Voting Information

A Brief History of #Voting Rights for People with Disabilities

Like other citizens, people with disabilities have the right to vote. The idea that an observer at the polls can determine that a voter with disabilities lacks the capacity to vote based on the voter’s appearance or some superficial interaction with the voter is based on outmoded stereotypes and prejudices concerning disability.  Today, federal statutes protect the right of people with disabilities to vote by prohibiting discrimination and creating legal requirements for polling places  to remove other obstacles to voting.

National Voter Registration Day

National Voter Registration Day is a nonpartisan civic holiday celebrating our democracy. First observed in 2012, it has quickly gained momentum ever since. Nearly 3 million voters have registered to vote on the holiday to date.

Nonprofit VOTE (National Organizations & State by State)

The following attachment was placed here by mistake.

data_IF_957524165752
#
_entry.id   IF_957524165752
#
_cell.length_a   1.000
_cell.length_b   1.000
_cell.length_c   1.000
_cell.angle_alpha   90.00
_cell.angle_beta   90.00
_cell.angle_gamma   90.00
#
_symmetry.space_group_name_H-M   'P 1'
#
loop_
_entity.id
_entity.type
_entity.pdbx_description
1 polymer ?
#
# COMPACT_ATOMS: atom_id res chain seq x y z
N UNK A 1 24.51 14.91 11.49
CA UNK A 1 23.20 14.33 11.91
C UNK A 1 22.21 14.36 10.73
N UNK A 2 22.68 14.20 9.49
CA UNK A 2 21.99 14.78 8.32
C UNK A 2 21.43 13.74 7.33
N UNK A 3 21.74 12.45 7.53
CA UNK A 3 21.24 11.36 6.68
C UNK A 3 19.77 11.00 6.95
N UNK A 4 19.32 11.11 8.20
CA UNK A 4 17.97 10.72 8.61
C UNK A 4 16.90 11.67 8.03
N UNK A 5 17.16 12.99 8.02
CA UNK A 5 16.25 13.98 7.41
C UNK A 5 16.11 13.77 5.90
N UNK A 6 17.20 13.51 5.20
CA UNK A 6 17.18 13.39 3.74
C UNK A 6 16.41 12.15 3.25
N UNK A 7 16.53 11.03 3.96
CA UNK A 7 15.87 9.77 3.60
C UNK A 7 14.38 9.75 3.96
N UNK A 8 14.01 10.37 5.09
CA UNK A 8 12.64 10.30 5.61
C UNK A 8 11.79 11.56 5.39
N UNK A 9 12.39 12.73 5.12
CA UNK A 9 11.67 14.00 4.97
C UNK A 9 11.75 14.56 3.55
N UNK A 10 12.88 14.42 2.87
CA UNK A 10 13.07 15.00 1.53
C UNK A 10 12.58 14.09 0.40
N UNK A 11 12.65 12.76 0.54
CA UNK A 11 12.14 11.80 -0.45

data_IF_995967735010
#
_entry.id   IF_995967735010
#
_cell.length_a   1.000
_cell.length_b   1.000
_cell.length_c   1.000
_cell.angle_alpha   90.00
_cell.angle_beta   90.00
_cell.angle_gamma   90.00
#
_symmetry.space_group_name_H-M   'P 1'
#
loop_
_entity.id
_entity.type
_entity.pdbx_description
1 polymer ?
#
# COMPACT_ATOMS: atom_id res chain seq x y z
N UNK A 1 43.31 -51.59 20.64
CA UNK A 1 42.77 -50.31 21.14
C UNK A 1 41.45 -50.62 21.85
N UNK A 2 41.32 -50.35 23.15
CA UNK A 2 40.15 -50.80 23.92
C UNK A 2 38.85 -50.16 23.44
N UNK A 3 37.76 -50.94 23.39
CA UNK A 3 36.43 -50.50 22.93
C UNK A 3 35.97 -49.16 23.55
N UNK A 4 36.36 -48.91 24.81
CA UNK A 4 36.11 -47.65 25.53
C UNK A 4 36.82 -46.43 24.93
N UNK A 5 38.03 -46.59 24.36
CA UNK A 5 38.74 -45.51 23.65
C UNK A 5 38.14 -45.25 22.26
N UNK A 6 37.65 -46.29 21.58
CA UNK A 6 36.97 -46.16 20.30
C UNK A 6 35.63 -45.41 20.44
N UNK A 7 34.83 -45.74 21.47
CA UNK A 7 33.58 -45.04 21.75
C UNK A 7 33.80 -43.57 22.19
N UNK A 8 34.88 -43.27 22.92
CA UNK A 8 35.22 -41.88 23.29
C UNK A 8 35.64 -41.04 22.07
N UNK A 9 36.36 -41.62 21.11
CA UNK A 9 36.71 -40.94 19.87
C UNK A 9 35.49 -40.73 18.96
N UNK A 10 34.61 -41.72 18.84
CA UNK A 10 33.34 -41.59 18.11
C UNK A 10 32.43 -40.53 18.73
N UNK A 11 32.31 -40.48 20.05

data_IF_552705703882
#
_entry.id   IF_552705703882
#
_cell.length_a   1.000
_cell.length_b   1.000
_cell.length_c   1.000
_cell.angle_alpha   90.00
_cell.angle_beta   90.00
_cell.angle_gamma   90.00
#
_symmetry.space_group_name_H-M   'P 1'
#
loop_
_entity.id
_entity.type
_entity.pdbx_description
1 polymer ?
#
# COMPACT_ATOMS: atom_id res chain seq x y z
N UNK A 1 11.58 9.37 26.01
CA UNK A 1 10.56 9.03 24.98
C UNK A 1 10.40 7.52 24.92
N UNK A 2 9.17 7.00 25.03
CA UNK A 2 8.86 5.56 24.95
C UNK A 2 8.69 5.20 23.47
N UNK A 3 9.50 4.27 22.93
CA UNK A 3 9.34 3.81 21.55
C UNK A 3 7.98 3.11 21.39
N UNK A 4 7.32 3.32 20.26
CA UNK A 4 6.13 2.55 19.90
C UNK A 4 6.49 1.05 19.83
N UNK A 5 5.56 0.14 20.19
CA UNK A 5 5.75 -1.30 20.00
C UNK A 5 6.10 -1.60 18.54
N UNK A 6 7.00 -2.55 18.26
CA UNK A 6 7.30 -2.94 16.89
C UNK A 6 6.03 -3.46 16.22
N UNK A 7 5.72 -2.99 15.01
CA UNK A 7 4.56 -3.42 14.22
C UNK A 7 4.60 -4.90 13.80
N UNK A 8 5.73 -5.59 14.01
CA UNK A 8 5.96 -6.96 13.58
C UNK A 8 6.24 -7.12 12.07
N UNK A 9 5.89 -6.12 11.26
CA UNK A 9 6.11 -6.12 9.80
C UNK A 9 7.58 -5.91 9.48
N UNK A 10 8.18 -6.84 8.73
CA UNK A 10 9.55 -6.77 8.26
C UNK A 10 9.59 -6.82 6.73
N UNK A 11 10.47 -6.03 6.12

Nonprofit VOTE partners with America’s nonprofits to help the people they serve participate and vote. We are the largest source of nonpartisan resources to help nonprofits integrate voter engagement into their ongoing activities and services.

Ohio Votes

Ohio VOTES is COHHIO’s year-round, statewide, nonpartisan initiative to build civic engagement in Ohio’s low-income communities. Ohio VOTES works with housing providers, health centers, community centers, food pantries, homeless programs, and other nonprofits to help the people they serve exercise their right to vote and stay engaged in the civic debate.

One Vote Now

One Vote Now.org is here to help make sure you can exercise your right to vote because nothing should block your ability to participate in our democracy. Elections should be equally accessible for all Americans—including the disability community. Elections are more fair when they represent all of us.

People with Disabilities and Voting

What if you wanted to vote but the polling place was locked? For many of the 33.7 million Americans with disabilities of #voting age, this situation is all too real. Not because polling officials are deliberately blocking disabled people from entering, but because so many polling places are inaccessible. In fact, the Federal Election Commission reports that, in violation of state and federal laws, more than 20,000 polling places across the nation are inaccessible, depriving people with disabilities of their fundamental right to vote.

Voters with Disabilities

Promoting Access to the Ballot, Voters with Disabilities, and more.